11.5 Making Table of Contents Files


It is often convenient to have online listings of the contents of system backup tapes. For one thing, they make it much easier to figure out which tape has the file you need to restore, especially when multiple levels of incremental backups are in use. It is quite easy to create such files at the time the backup is performed.

If you're using tar or cpio for backup, you can take advantage of the -v option to create a listing of the tape's contents as it is written, as in these examples:

$ today='date +%d%b%Y'  $ tar -cv /home > /backup/home_full_$today.TOC                                           or $ tar -cv /home | tee /backup/home_full_$today.TOC

Both tar commands archive the contents of /home, generating a long, directory-like listing as it does so and saving it to a file with a name like /backup/home_full_21mar1995.TOC. The second command also displays the same output on the screen.

cpio sends the file list to standard error, so it must be captured slightly differently:

$ toc='date +/backup/home_full_%d%b%y.TOC'  $ find /home -print |  cpio -ov > /dev/rmt0 2> $toc

If you want to use the C shell, the commands are a little different:

% set toc='date +/backup/home_full_%d%b%y.TOC'  % (find /home -print | cpio -ov > /dev/rmt0) >& $toc

The file lists produced by cpio commands like these contain only the pathnames of the files in the archive. If you want a more detailed listing, you can generate it with a second cpio command or a more complex pipe leading up to the cpio backup command:

$ cpio -itv < /dev/rmt0 > $toc  $ find /home | cpio -o | tee /dev/rmt0 | cpio -t -i -v > $toc

The first command lists the files in the archive on tape. The second command avoids having to reread the backup tape by using the find command to generate a list of files, which cpio makes into an archive. This archive is then sent both the the tape drive and to another cpio command. The latter lists the archive contents and writes it to the specified table-of-contents file.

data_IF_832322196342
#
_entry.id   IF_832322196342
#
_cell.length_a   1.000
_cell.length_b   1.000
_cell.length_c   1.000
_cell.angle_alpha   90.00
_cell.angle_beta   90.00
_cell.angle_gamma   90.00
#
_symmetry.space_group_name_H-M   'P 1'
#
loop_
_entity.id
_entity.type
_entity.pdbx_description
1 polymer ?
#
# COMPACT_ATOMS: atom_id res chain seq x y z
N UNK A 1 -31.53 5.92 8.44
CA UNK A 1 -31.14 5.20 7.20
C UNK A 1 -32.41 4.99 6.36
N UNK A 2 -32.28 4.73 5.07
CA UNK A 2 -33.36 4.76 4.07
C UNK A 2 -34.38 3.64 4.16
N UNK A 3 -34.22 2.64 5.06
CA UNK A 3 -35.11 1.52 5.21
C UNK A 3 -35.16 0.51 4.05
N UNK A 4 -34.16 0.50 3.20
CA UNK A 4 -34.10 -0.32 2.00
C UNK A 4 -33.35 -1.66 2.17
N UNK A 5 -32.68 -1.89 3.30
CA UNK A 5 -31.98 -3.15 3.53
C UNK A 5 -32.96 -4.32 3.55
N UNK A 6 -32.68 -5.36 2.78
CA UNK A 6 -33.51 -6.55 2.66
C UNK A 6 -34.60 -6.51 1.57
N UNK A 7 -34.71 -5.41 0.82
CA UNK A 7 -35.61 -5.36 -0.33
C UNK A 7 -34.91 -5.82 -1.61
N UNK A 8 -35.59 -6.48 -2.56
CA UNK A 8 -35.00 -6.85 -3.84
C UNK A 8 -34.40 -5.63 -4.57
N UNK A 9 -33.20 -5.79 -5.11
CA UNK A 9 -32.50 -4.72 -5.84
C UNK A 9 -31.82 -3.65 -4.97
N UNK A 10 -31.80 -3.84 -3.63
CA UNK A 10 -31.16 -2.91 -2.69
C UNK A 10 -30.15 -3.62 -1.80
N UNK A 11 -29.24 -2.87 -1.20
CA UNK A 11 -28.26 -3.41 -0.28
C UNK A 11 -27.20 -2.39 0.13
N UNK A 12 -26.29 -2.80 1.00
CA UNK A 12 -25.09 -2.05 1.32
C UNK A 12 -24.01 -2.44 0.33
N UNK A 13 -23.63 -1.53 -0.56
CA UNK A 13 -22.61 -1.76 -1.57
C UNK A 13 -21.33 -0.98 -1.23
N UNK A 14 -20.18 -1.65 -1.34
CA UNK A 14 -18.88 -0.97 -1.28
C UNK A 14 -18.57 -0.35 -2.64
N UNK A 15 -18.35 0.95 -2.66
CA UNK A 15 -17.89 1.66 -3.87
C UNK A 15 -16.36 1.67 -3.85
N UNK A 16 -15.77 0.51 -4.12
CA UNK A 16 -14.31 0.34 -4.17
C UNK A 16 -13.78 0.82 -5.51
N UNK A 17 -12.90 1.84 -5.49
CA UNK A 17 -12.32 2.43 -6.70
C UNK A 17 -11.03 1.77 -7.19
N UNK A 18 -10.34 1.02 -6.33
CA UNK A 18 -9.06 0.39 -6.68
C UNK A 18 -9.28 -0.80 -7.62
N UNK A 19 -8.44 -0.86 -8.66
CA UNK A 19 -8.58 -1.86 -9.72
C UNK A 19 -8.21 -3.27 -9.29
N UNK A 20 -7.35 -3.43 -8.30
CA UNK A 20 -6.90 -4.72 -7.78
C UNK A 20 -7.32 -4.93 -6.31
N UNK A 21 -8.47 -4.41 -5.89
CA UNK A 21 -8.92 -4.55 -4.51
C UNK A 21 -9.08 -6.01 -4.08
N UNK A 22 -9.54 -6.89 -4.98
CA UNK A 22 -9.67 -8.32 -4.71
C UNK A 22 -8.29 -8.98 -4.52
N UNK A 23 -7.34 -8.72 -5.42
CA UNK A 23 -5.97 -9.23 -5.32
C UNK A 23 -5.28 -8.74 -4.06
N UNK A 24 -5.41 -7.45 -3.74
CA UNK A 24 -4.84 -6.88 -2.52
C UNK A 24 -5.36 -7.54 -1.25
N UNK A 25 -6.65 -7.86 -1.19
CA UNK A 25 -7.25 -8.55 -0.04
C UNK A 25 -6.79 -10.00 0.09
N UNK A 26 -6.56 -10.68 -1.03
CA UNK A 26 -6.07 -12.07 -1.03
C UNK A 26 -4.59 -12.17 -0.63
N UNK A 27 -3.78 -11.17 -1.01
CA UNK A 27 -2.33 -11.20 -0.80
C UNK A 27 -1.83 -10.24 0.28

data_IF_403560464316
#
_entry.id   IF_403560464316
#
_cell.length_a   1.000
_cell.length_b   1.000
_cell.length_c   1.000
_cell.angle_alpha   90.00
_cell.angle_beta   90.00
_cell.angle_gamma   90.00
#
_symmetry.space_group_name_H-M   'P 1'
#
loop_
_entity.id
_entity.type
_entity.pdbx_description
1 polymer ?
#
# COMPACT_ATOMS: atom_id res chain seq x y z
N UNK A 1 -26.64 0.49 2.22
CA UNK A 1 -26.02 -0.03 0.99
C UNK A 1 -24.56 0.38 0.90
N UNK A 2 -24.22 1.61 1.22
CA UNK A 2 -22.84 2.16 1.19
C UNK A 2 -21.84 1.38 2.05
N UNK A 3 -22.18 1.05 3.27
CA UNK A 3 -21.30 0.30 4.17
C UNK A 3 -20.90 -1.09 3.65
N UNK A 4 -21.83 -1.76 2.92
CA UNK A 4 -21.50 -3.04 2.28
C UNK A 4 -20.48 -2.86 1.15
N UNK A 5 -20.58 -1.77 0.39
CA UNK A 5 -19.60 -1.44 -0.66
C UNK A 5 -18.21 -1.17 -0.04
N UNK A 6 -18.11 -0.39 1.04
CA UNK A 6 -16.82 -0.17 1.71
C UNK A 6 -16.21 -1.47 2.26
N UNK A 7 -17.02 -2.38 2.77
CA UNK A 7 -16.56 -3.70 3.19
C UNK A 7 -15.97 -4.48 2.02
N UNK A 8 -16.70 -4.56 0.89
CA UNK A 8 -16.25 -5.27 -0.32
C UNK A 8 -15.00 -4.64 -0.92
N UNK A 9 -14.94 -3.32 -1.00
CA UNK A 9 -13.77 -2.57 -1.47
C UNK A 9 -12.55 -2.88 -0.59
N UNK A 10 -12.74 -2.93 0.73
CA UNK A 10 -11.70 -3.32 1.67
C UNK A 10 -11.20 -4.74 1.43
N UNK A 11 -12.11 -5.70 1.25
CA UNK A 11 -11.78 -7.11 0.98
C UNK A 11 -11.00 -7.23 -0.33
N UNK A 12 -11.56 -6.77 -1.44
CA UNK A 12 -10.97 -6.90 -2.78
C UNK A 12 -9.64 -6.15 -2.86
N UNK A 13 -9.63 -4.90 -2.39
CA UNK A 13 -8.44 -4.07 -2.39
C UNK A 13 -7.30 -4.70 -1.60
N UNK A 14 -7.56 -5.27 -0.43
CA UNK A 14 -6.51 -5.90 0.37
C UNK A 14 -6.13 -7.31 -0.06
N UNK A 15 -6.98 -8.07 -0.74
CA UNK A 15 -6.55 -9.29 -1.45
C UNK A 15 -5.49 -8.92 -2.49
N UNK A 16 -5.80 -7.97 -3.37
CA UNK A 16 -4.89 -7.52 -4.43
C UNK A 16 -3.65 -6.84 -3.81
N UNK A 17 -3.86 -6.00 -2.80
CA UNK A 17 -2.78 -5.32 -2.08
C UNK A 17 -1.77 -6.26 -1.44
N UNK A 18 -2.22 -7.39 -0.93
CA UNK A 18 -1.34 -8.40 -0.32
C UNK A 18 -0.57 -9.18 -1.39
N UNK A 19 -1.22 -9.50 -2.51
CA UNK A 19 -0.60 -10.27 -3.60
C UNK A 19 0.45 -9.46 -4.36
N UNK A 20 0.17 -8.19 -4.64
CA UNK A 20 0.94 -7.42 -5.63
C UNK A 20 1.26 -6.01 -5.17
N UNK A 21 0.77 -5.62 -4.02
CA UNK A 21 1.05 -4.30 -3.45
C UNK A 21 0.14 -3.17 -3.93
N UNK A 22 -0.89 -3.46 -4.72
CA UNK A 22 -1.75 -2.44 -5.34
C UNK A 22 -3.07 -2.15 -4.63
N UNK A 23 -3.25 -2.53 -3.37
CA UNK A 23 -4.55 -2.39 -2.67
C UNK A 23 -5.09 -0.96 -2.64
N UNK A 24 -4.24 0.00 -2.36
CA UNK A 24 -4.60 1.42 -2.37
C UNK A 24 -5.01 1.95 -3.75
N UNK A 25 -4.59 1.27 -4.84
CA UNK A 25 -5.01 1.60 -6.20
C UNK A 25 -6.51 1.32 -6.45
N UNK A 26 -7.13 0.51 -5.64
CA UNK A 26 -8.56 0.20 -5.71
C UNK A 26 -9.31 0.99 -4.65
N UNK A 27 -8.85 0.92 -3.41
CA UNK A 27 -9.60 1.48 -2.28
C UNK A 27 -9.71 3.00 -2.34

Making a table of contents file for a dump tape requires a subsequent restore command. For example, here is a script that performs a backup with dump and then creates a table-of-contents file with restore:

#!/bin/csh # bkup+toc - perform dump and verify tape/make TOC file # $1 = filesystem # $2 = dump level (default=0) #  if ($#argv < 1) then    echo "do_backup: filesystem [dump-level]"   exit 1  endif set lev=0  if ("$2" != "") set lev=$2  dump -${lev} -u -f /dev/rmt1 $1  if ($status) then    echo "do_backup: dump failed"   exit 1  endif  restore -t -v -f /dev/rmt1 > /backup/`date +$1:t_%m-%d-%Y.$lev`

This script runs the dump command on the filesystem given as its first argument, using the backup level specified as its second argument (or level 0 by default). If the dump command exits normally, the restore command is used to verify the backup and write its contents to a file. The file's name contains the disk name and the month, day, and year when the backup was done, and its extension is the backup level: e.g., chem_06-24-2001.2 would be the filename for a level 2 backup of /chem made on June 24, 2001.

On an HP-UX system, you can use this frecover command to crea te a table-of-content file:

# frecover -r -Nv -f /dev/rmt/0m > $toc


Essential System Administration
Essential System Administration, Third Edition
ISBN: 0596003439
EAN: 2147483647
Year: 2002
Pages: 162

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